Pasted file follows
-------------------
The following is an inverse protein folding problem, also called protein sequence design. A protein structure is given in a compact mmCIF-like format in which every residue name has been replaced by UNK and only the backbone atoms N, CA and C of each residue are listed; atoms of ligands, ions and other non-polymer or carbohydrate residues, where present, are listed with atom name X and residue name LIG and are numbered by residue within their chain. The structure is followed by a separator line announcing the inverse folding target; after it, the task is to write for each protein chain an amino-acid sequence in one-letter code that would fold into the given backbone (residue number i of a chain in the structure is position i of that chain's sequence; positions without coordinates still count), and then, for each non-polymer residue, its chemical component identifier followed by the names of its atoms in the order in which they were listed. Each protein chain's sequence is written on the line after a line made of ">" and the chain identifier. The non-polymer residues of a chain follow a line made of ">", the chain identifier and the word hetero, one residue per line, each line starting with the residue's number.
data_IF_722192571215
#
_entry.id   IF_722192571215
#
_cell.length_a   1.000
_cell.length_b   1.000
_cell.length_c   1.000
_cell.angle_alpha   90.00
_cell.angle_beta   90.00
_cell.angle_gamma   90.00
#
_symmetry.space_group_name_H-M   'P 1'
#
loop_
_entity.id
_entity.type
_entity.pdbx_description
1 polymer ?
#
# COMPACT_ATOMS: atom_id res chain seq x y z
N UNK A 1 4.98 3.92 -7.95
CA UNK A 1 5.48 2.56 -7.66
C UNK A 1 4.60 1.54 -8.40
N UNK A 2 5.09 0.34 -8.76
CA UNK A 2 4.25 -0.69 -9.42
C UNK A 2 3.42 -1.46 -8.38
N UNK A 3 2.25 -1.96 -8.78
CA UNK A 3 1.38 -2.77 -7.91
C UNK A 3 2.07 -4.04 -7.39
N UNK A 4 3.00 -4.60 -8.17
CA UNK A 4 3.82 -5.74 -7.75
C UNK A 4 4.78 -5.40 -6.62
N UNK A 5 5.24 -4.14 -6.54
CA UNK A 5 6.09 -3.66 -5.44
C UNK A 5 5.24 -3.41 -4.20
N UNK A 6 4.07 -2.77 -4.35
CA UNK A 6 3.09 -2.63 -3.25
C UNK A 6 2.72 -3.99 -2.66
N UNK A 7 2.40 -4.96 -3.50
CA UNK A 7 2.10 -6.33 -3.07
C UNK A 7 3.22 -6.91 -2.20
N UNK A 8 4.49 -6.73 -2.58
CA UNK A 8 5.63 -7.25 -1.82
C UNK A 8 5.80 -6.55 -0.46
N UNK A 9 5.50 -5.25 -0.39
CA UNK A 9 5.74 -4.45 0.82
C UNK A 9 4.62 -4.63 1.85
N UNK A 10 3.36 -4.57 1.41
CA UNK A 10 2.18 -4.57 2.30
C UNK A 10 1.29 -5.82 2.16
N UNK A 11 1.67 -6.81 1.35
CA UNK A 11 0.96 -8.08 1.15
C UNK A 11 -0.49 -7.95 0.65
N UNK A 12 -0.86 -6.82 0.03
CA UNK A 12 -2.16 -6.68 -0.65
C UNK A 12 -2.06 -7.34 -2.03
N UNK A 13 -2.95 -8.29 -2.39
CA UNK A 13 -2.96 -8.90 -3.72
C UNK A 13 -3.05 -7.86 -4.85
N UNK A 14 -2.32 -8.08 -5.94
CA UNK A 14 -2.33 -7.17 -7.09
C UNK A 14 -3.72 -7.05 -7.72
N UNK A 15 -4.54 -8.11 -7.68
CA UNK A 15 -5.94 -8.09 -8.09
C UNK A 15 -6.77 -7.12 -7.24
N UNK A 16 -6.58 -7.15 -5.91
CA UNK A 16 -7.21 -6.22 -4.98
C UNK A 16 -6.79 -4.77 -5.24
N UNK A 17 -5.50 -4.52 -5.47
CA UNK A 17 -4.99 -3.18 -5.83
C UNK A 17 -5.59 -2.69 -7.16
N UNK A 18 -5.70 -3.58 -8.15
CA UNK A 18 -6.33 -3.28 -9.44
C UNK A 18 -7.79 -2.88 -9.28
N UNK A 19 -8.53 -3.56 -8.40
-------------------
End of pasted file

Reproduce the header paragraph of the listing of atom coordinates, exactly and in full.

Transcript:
The following is an inverse protein folding problem, also called protein sequence design. A protein structure is given in a compact mmCIF-like format in which every residue name has been replaced by UNK and only the backbone atoms N, CA and C of each residue are listed; atoms of ligands, ions and other non-polymer or carbohydrate residues, where present, are listed with atom name X and residue name LIG and are numbered by residue within their chain. The structure is followed by a separator line announcing the inverse folding target; after it, the task is to write for each protein chain an amino-acid sequence in one-letter code that would fold into the given backbone (residue number i of a chain in the structure is position i of that chain's sequence; positions without coordinates still count), and then, for each non-polymer residue, its chemical component identifier followed by the names of its atoms in the order in which they were listed. Each protein chain's sequence is written on the line after a line made of ">" and the chain identifier. The non-polymer residues of a chain follow a line made of ">", the chain identifier and the word hetero, one residue per line, each line starting with the residue's number.